Having said all that, the amREITs are doing exactly what the banks are doing, borrowing at low rates and holding government-guaranteed paper that yields 3% or more. They don’t have nearly the same leverage as the banks, but they also don’t have sources of funding like deposits, a funding source that doesn’t look at the assets every night and issue margin calls the way a repo lender does.
In my opinion, the banks have enough losses embedded in their portfolio to offset the spread income from this big giveaway for another couple of years. That’s how long I think Ben Bernanke and the Fed will continue 0% bailout rates, asset buying, emergency lending (like TALF), or whatever else.
Too many people forget that the Primary Mission of the Fed has nothing to do with unemployment, inflation, etc. Their true reason for existence is make sure the banking system survives. If that survival is threatened, the Fed will do whatever it takes, including actions that cause double-digit unemployment or inflation.
Now that we know the environment for owning levered portfolios of MBS is likely to stay great for another year or two, and we know that the signal it’s coming to an end will be banks looking to lend aggressively to consumers and small businesses (without taxpayer heroin), then we can invest in these mREITs.
Selecting which mREITs and how to allocate is the trick. Also recognizing how their portfolio strategies turn into taxable income and capital gains and losses will make an investor less nervous holding these stocks.
The fact that Annaly took the largest book value hit last quarter was no surprise at all, given their heavy exposure to fixed rate MBS and their very light hedging ratio. Never mind the fact that none of their hedges (undisclosed, so I’m only guessing) have anything to do with protecting capital. In my opinion, what hedging they do is geared only to protect part of the income stream from spikes in the repo rate.
Similarly, I wasn’t surprised that ANH took a very small hit to book value. Even that was higher than it should have been, were it not for the Agency delinquent loan buyout program.
The final push of Agency loan buyouts hurt ARMs disproportionately, but that’s now over. In general, the more ARMs you have, the less capital risk you have, and the more seasoned ARMs you have in your portfolio, the less capital risk vs. your competitors with ARMs still waiting for their first reset date.
The smaller REITs with portfolios in the $5 billion neighborhood could afford to focus on “niche” plays and buy meaningful pieces (for them) of those MBS.
One reader mentioned a refinance program being offered to very high FICO borrowers that allowed them to get a lower fixed interest rate in spite of losing their equity in their homes. Fully qualifying that kind of borrower as to assets, income and credit history can make for a very slow paying MBS that has virtually no default risk (unfortunately today’s primary source of prepayments). According to that reader, the boys at AGNC were quick to jump on these, and they managed to buy a good-sized slug of them before the market repriced them higher than conventional fixed-rate paper. It’s interesting also that a program of special refinancing like that could give the team under Kain (former Freddie Mac guy) a chance to buy them when the loans first got pooled, so they can be REIT-qualifying while giving a higher prepay-adjusted yield. Nice. Much harder to “move the needle” with a portfolio ten times that size.
Bear in mind that only Annaly has a portfolio that ranks up with major insurance companies, banks, and fund managers. The rest of the amREIT universe is still relative pipsqueaks in a $5 trillion market where hundreds of billions of trades settle every day.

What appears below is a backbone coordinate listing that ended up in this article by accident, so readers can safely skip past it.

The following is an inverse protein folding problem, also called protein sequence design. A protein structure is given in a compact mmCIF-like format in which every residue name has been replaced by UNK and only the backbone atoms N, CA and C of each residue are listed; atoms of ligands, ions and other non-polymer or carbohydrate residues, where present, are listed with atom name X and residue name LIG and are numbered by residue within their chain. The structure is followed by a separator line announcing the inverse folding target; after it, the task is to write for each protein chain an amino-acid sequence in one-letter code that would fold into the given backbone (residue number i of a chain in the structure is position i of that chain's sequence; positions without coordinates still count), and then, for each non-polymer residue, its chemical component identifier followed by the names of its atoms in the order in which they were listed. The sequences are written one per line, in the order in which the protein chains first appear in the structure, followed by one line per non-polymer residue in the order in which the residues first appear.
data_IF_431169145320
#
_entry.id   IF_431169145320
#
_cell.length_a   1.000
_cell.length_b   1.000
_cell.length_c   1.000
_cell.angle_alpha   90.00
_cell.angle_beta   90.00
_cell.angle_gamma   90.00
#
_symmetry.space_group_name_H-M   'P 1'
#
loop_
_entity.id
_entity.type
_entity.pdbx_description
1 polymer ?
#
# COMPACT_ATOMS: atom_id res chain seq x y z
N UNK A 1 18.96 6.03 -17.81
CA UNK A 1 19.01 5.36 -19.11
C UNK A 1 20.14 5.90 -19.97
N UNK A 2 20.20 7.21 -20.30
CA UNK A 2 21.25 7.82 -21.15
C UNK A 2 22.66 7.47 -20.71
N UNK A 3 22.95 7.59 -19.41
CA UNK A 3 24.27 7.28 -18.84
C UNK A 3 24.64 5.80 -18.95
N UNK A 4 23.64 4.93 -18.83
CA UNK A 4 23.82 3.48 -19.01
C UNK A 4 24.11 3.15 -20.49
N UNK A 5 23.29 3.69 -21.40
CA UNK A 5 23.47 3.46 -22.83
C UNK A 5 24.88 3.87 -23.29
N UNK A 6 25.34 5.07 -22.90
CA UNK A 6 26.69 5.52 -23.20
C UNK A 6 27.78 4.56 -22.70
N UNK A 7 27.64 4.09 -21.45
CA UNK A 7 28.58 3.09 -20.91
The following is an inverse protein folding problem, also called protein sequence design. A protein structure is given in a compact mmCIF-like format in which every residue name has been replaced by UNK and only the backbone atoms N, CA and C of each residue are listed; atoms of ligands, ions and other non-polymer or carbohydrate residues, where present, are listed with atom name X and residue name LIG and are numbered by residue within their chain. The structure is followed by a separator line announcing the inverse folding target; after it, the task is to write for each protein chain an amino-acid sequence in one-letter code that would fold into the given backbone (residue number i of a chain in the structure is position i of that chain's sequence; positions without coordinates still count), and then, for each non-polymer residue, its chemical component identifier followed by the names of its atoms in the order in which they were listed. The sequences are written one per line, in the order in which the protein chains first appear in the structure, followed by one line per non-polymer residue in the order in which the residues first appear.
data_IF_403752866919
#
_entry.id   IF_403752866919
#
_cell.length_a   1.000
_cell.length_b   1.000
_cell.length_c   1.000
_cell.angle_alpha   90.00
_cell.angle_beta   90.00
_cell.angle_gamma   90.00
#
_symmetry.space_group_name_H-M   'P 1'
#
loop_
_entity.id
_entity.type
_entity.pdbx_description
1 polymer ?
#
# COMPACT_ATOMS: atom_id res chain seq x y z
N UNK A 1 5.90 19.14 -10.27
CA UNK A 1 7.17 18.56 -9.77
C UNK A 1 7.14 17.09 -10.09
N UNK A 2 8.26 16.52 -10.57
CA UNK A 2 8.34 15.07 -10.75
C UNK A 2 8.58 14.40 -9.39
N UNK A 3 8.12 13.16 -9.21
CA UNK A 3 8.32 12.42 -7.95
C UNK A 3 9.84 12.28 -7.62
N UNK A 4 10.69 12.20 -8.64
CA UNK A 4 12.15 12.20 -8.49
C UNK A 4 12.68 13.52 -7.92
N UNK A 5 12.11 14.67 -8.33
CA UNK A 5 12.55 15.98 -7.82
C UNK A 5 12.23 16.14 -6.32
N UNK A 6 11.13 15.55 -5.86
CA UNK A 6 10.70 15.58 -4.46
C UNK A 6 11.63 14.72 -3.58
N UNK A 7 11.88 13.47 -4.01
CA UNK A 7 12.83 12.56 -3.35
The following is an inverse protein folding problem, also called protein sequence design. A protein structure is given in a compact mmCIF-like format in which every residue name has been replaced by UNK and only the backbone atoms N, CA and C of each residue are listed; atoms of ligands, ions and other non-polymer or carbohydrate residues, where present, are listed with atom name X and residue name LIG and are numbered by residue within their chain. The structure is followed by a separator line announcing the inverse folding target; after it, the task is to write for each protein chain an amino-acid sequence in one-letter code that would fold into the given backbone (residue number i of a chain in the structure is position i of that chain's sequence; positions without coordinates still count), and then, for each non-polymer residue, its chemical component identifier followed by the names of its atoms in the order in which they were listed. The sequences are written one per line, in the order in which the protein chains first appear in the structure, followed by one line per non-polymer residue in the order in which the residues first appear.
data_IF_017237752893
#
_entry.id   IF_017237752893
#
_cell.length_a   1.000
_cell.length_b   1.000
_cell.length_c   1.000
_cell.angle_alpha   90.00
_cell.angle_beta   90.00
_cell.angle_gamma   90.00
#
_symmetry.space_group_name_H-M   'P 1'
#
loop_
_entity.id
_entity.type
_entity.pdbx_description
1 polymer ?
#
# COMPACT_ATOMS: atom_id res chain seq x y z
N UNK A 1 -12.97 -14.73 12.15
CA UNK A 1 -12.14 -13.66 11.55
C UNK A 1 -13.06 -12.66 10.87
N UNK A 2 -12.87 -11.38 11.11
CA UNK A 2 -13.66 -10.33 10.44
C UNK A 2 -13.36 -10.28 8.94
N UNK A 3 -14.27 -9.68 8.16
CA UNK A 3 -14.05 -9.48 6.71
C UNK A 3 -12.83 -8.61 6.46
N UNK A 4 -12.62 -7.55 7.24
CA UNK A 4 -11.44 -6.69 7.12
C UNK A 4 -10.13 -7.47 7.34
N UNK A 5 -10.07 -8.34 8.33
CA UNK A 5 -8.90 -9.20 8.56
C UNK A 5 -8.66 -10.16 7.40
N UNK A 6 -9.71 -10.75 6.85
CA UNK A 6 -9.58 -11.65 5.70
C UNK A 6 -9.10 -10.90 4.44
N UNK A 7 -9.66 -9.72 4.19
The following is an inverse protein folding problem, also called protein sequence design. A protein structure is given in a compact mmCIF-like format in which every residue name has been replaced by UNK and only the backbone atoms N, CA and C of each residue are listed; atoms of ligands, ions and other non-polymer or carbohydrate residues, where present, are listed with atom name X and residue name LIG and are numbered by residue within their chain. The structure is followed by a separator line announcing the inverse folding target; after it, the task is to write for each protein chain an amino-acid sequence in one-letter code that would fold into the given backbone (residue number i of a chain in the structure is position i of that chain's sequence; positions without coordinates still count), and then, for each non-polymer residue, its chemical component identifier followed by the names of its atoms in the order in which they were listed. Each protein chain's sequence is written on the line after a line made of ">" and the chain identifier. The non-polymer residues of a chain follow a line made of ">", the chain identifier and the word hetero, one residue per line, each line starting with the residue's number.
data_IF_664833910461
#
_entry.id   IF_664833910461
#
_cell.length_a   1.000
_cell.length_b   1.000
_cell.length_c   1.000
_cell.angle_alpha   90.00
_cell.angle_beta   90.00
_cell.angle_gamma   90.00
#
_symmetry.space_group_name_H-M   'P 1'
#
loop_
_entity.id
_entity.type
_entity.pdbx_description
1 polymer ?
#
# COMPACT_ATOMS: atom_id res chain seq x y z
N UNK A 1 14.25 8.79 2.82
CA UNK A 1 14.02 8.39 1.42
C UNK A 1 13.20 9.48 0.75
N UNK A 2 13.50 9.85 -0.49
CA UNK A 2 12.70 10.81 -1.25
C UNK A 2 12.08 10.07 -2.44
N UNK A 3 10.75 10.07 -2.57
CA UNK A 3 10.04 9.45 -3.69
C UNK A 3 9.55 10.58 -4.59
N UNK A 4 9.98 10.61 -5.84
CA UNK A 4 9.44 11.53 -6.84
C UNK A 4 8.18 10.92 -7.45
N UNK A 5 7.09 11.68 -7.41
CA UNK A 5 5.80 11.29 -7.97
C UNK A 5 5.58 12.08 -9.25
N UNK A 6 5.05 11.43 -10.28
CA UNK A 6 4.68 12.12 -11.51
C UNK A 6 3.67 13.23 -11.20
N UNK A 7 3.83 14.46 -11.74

As I mentioned, I wasn’t surprised by Annaly, nor by Anworth. The AGNC and TWO crews were too new to gauge last June, but they’ve both performed as they said they would in their presentations from Q1 and Q2 this year. I’ve gotten more confident in their ability as a result. I’ll still withhold judgement until I see them survive a one or two year bear market in bonds. That’s the real test. Hedging and smart ownership of premium bonds and IOs will be the way to survive when that happens.
I liked what I saw at CYS, as well, so I got in on the price decline associated with the recent secondary offering.
I continue to see CIM as fully priced, and I continue to think that many of its investors don’t recognize the potential for required dividend distribution that exceeds their positive cash flow. It can happen when too much of your earnings are accrual of discounts. Merrill and Credit Suisse both lowered price target on this stock, as did a couple of others. That’s not to say the 17% dividend isn’t a fine reason to hold it, even if there is no more capital gain to be had.
I hold my MFA without selling, but also without adding.
CMO disappointed. I had hoped to load up if the market became disappointed enough to sell more shares to me at $10.50. Didn’t happen. The shares I hold cost well below $10, so I’ll have to have something really good to do with the money before I sell in my taxable accounts. My main disappointment was the fact that they had allowed their cost basis to creep up high enough that the Agency buyouts hit book value. I would be happier if they kept their basis under 101.5% on the stuff they own, and then they kept their duration gap inside three months, as before. Then I’d be willing to own it up to 10% or maybe 15% above book value. Yes, it would mean lower dividend yield, but I can live with a well-managed low volatility 12% yield.
I think I’ll cut this off now and add comments as more reflections on the quarter that was come to mind.
Before I go, I should give you the good news for the sector. In the month of October, Agency MBS outperformed US Treasuries almost as much as they did any time in history. Most of the damage has been repaired, in other words. Check out this Bloomberg article that lays out the fact that generic MBS beat Treasuries by 92 basis points last month. Wow!